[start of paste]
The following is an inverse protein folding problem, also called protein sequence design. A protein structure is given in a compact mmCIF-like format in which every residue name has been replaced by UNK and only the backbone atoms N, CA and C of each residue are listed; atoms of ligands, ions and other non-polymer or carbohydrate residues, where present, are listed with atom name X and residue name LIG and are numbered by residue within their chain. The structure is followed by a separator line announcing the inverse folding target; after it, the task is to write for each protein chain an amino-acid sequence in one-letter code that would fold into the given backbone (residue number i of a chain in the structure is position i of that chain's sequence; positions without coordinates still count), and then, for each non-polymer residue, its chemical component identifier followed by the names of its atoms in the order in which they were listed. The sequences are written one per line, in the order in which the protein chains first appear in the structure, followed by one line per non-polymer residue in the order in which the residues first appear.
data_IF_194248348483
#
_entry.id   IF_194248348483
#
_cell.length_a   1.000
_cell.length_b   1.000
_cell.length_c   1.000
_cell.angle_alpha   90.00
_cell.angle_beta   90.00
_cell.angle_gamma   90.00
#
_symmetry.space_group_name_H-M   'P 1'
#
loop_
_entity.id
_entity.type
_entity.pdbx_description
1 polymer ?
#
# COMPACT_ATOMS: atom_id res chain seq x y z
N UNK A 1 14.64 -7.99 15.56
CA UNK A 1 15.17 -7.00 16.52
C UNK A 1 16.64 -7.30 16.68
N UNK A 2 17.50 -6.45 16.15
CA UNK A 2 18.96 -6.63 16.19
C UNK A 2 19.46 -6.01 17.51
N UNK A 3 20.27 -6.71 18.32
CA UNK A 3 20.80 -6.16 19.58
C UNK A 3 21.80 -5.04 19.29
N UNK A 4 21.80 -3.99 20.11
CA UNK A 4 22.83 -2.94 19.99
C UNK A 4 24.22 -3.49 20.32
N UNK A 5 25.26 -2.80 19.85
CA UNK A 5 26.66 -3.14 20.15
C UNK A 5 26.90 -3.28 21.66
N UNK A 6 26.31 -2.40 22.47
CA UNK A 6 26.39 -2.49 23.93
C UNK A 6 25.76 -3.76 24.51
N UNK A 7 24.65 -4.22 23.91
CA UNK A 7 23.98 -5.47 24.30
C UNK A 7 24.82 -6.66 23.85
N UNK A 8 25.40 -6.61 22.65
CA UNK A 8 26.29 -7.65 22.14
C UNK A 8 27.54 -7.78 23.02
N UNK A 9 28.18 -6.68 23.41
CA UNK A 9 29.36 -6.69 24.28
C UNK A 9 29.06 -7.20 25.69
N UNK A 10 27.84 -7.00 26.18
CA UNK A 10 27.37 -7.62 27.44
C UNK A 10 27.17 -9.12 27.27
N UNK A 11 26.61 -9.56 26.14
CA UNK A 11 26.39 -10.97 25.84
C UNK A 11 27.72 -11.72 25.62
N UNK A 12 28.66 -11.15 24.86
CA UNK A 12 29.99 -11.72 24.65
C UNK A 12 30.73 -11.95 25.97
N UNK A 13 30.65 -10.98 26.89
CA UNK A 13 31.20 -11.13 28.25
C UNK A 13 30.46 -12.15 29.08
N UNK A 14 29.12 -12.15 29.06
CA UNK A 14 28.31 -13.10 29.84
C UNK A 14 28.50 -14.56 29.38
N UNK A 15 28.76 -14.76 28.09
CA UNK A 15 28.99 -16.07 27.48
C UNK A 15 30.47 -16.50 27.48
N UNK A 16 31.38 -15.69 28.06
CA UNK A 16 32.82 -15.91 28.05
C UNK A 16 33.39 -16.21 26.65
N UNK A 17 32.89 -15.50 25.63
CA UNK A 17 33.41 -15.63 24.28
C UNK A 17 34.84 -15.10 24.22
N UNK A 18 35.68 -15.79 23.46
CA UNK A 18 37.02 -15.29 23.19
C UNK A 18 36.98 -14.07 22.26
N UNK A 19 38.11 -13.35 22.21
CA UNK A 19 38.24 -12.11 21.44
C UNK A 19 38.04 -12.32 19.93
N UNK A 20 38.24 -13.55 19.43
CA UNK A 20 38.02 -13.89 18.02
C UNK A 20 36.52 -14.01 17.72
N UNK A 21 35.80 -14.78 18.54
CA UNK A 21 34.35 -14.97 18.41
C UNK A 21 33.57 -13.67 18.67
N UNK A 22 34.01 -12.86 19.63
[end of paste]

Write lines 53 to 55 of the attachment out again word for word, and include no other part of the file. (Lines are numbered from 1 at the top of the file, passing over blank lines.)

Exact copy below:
CA UNK A 11 26.39 -10.97 25.84
C UNK A 11 27.72 -11.72 25.62
N UNK A 12 28.66 -11.15 24.86